India’s water hegemony persistently ignores the Indus Water Treaty (IWT) and continues to build dams and reservoirs to the detriment of Pakistan. In a fresh initiative, private sector is being wooed by India to undertake hydel projects in Kashmir.
The combined production capacity of these recently identified projects is estimated to be around 4,000MW. According to a report, private sector participation in constructing hydel power generation units in IHK is going to be a quantum leap in the near future. Currently, 10 micro projects aggregating 107 MW have been awarded to private companies. However, in the coming months, this number is likely to multiply. Apart from joint ventures with private sector entities, National Hydro Power Corporation (NHPC) of India has been given task to develop 2,798MW in IHK by setting up several projects particularly on the Chenab River. In addition to that, over 1,500MW of electricity is currently being developed in the state while 1,500MW is already being produced through various operation projects. India plans to augment hydel power generation in Kashmir to 16,200MW. Owing to downstream impact on river flows, India assigns high strategic importance to such project. One such mega project on the Chenab River has been identified as Bursar Dam having electricity generation capacity of 1020MW.
Located near village Hanzal on river Marusudar, one of the major right bank tributary of River Chenab, the project will help generate additional power during lean flow months and releasing regulated flow downstream. It will be a rockfill dam having 252 meter height, which is comparable to any large dams of the world. India’s NHPC, despite difficult terrain and weather conditions, has sped up the work on the Bursar Hydro-electric Project.
Presently, there are no such storage schemes on the Chenab or its tributaries. The Bursar Hydroelectric Project will reduce water flows to Pakistan by as much as 2.2 million acre feet (MAF). The project will store a huge quantum of 2.2 million acres feet (MAF) of the Chenab, in violation of the IWT, which permits storage only up to1.7 MAF of water. India has already started some projects, including Pakal Dul, Dul Hasti, Rattle, Baglihar, Sawalkot and Salal Hydroelectric Projects, on the Chenab River.
India’s 12th Five-Year Plan envisages 10 power projects on the Chenab, including the Bursar project, with an installed capacity of 1,020 MW of electricity and a dam height of 829.08 feet. The Bursar project is basically a storage facility, which will regulate the flow of water to all the downstream projects. Another big project is Sawalkot Hydro project with a focus on components like dam and tunnel location. The project is proposed to be a run-of-river plant on river Chenab, located upstream of the already finished Salal Hydro electric Power project and downstream of Baglihar project. Other projects include Baglihar-II on Chenab (450MW), Parnai on Jhelum (37.5MW), New Ganderbal on Jhelum (93MW), Lower Kalnai on Chenab (50MW), Kirthai-I on Chenab (240MW), Kiru on Chenab (600MW), Kawar on Chenab (520MW), Ujh Multipurpose Project on Ravi (280MW) and Kishanganga on Jhelum (330MW).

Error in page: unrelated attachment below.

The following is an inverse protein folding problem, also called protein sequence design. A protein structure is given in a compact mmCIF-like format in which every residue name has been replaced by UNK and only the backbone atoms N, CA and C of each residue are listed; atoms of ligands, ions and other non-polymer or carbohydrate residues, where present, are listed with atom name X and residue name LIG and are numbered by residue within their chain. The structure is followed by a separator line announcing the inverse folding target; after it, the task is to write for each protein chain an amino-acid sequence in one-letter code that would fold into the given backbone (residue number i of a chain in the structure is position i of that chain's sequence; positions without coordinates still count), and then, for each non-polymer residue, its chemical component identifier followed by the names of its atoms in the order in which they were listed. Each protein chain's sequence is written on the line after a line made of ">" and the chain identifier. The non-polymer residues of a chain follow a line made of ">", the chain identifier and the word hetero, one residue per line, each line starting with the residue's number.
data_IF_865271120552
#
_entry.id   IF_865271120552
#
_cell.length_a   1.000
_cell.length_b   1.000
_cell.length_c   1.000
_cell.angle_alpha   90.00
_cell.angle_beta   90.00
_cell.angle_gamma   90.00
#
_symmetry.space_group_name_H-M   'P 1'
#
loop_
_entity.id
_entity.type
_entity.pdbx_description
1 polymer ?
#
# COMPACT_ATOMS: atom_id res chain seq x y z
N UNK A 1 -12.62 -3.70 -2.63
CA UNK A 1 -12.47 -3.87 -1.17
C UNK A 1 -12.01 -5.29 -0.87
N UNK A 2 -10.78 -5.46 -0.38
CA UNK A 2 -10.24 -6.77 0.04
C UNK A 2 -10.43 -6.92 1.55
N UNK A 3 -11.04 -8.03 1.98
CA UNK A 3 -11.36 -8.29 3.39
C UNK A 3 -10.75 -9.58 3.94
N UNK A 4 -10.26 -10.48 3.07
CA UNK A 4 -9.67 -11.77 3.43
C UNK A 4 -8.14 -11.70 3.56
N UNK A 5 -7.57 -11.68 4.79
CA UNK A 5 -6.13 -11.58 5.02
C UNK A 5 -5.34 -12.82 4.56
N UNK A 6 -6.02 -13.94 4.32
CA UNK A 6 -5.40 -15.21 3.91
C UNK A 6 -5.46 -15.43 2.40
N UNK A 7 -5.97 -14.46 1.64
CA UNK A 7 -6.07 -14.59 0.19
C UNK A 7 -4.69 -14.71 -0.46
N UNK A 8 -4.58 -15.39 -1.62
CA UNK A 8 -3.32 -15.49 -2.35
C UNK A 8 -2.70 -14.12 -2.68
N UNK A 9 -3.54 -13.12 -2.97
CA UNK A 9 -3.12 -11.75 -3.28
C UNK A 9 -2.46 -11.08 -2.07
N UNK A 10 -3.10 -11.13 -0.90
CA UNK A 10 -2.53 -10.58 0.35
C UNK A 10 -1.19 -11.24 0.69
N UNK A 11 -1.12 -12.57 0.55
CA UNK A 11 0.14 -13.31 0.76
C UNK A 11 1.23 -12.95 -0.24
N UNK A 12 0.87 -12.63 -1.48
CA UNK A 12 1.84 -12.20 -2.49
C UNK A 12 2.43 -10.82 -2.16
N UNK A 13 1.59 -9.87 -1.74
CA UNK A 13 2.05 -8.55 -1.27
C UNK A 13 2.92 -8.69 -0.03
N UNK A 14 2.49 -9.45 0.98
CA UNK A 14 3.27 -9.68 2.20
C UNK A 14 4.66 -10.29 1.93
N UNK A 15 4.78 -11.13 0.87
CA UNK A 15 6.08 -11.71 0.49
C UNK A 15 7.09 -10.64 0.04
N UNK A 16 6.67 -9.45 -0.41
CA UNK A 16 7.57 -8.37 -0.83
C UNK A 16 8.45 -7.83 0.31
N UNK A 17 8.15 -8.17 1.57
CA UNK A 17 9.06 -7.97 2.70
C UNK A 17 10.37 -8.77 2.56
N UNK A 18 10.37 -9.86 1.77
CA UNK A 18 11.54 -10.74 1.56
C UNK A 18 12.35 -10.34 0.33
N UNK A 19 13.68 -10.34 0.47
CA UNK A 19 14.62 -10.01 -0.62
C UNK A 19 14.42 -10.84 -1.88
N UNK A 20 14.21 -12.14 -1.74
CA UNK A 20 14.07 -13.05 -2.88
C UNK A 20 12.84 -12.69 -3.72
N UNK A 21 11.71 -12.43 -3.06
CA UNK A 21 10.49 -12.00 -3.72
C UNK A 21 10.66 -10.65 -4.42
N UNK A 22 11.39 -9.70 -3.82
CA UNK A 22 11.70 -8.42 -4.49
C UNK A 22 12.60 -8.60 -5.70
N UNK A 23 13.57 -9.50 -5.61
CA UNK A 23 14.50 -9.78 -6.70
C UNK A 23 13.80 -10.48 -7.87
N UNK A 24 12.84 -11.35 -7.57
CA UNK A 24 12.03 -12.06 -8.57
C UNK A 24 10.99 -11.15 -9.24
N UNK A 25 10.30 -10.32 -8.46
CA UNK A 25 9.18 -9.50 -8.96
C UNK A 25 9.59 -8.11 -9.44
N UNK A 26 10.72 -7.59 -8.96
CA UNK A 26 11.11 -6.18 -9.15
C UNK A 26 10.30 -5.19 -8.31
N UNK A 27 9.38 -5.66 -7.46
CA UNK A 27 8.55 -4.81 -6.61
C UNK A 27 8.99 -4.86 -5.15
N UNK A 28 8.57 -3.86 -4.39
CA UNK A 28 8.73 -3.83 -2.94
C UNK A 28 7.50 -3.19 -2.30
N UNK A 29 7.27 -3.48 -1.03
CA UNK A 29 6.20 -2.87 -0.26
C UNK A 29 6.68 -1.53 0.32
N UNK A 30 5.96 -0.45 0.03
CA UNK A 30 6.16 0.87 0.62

These intended endeavours will adversely hit lower riparian Pakistan due to a variety of reasons. Given the fact that there is no site available in Pakistan to construct any storage or power generation infrastructure, India can fully manipulate river flows at its sweet will. Pakistan is already confronted with a serious energy crisis, coupled with heavy dependency on imported fossil oil. The crisis in the Middle East and North Africa has led to a surge in oil prices, which might cross $150 per barrel. This will definitely worsen the energy crisis in Pakistan especially in light of the tardy progress towards completing hydropower projects. India, on the other hand, is gradually phasing out oil-based electricity generation and its dependency on oil has reduced to just 5% in the power sector.
The US, which has strategic interests in the region, and enjoys relations with both India and Pakistan, has come to the conclusion that water may be the source of conflict between India and Pakistan. Both neighbours being equipped with nuclear weapons, any future war would be devastating not only for the region but the whole world. The United States government has conducted a study on the subject and according to the report issued by the US Senate Foreign Relations Committee, due cognizance has been given to the flashpoint. Pakistan should urge the US to pressurize India to give up the violation of IWT for lasting peace in the region.